Welcome to our modern world, my world. We had been recommending Gmail even over our own mail system until they started to charge $50 a year per account. Both are good, but nobody dares to screw with Gmail servers. Client software has these “built-in send an abuse complaint buttons” and so if you don’t like the email by all means click that button – does not matter if you requested to be on someone’s list last year and don’t know how to get off or filter or setup a rule to send to your junk mail folder. Just hit that abuse button and fire off a complaint.
SpamCop is very controversial at best because third parties that don’t send spam are affected when an IP address they use becomes listed on the SCBL because of reports that accuse their IP address of being a spam/UBE source. This can happen because their IP address is shared with many other customers of their mail service provider. And as I mention, it is often the result of malicious, careless or over-zealous reporting of spam.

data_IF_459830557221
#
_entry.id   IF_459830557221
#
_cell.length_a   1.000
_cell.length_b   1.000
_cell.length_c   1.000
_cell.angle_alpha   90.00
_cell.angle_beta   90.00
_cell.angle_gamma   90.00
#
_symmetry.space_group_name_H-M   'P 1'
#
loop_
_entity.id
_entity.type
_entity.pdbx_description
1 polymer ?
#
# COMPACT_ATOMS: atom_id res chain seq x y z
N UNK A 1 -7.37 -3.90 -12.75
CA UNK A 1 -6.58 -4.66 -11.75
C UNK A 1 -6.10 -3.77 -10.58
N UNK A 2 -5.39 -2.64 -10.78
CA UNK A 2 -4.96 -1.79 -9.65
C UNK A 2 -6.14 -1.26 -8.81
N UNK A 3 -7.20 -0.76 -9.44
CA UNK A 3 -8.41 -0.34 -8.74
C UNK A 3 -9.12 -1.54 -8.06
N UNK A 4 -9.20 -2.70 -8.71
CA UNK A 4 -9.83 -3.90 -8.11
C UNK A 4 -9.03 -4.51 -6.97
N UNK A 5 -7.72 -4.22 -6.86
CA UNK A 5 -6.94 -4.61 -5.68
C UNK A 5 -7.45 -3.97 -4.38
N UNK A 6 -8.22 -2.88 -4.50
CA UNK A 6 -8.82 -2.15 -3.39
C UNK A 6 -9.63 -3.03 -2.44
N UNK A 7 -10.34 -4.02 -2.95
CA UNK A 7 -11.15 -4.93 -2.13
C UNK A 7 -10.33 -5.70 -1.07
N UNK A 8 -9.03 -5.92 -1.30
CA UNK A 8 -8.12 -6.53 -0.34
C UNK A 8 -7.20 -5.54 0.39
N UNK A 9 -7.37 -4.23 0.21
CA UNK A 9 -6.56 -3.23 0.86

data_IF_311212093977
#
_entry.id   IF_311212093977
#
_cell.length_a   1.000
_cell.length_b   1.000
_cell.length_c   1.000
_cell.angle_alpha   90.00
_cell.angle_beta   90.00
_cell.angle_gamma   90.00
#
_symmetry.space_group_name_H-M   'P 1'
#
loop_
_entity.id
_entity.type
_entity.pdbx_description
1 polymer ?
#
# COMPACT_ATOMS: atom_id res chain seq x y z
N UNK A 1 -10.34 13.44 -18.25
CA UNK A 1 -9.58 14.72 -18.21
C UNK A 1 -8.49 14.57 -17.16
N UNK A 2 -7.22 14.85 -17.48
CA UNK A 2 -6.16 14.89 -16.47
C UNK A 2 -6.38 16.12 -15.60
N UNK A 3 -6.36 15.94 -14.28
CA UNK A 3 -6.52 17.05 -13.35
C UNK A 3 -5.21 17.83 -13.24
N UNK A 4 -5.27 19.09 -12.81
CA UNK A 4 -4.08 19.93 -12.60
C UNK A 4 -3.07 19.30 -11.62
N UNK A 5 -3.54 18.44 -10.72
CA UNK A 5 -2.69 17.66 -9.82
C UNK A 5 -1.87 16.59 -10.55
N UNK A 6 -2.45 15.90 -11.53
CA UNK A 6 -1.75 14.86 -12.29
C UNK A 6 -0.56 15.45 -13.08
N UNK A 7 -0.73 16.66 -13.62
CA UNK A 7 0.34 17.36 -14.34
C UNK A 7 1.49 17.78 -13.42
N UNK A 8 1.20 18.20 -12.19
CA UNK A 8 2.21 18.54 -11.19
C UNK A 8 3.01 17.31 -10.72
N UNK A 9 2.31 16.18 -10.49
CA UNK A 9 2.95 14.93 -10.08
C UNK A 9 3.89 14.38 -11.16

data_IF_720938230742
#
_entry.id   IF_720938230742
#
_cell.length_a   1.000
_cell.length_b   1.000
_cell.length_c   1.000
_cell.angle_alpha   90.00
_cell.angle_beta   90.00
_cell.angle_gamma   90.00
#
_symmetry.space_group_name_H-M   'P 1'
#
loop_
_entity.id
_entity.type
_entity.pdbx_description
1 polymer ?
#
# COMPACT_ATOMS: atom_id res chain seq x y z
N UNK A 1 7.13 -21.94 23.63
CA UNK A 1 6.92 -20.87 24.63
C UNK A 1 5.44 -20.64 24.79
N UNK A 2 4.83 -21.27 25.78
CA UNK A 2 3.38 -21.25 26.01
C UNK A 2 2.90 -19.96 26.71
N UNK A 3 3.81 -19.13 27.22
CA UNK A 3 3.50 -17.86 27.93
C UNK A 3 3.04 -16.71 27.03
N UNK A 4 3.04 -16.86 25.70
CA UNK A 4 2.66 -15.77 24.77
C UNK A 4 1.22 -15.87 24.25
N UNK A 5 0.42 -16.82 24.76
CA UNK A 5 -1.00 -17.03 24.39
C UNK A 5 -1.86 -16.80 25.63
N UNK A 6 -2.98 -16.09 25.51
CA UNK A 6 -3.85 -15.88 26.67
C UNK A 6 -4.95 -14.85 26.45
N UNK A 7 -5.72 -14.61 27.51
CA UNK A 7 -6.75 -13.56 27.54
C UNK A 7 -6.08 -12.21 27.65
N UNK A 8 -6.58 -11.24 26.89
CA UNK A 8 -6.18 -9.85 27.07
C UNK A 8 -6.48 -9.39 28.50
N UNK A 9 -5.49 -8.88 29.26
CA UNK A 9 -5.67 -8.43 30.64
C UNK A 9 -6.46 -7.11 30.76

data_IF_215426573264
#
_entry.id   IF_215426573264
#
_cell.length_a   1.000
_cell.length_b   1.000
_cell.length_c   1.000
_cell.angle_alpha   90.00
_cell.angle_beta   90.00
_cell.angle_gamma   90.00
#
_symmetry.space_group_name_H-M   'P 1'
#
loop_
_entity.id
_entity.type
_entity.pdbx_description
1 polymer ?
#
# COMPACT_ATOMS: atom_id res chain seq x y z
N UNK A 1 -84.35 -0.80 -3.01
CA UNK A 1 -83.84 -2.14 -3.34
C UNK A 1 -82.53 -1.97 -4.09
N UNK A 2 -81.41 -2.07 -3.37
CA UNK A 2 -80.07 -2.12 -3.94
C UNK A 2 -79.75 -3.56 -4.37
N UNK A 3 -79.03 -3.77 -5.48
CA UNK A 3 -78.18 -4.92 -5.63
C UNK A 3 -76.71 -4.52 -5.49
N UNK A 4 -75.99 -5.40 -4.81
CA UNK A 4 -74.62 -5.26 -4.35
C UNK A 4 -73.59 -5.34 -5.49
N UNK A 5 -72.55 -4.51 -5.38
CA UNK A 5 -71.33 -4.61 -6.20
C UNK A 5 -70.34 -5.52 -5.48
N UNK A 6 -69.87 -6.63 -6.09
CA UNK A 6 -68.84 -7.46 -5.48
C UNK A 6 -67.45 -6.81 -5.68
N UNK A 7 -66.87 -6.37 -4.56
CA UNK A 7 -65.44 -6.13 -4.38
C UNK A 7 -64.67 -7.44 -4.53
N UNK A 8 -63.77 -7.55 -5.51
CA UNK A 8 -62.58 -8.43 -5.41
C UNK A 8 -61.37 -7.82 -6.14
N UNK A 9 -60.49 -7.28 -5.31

SpamCop blacklists lasts for 21 hours according to their website. We can’t do anything about it really. Wish we could. Wish I could sue some blacklists that are as unethical as the spammers. And another issue with SpamCop is they blast their abuse complaint emails all the way up the IP provider list. In other words, if they are your hosting company IP’s and you are solely responsible, they will still send an abuse complaint to your upstream provider in an effort, I suppose, to embarrass you or otherwise add to punishment. In effect, for every spam that is created they themselves produce several more emails – sort of like a spammer themselves.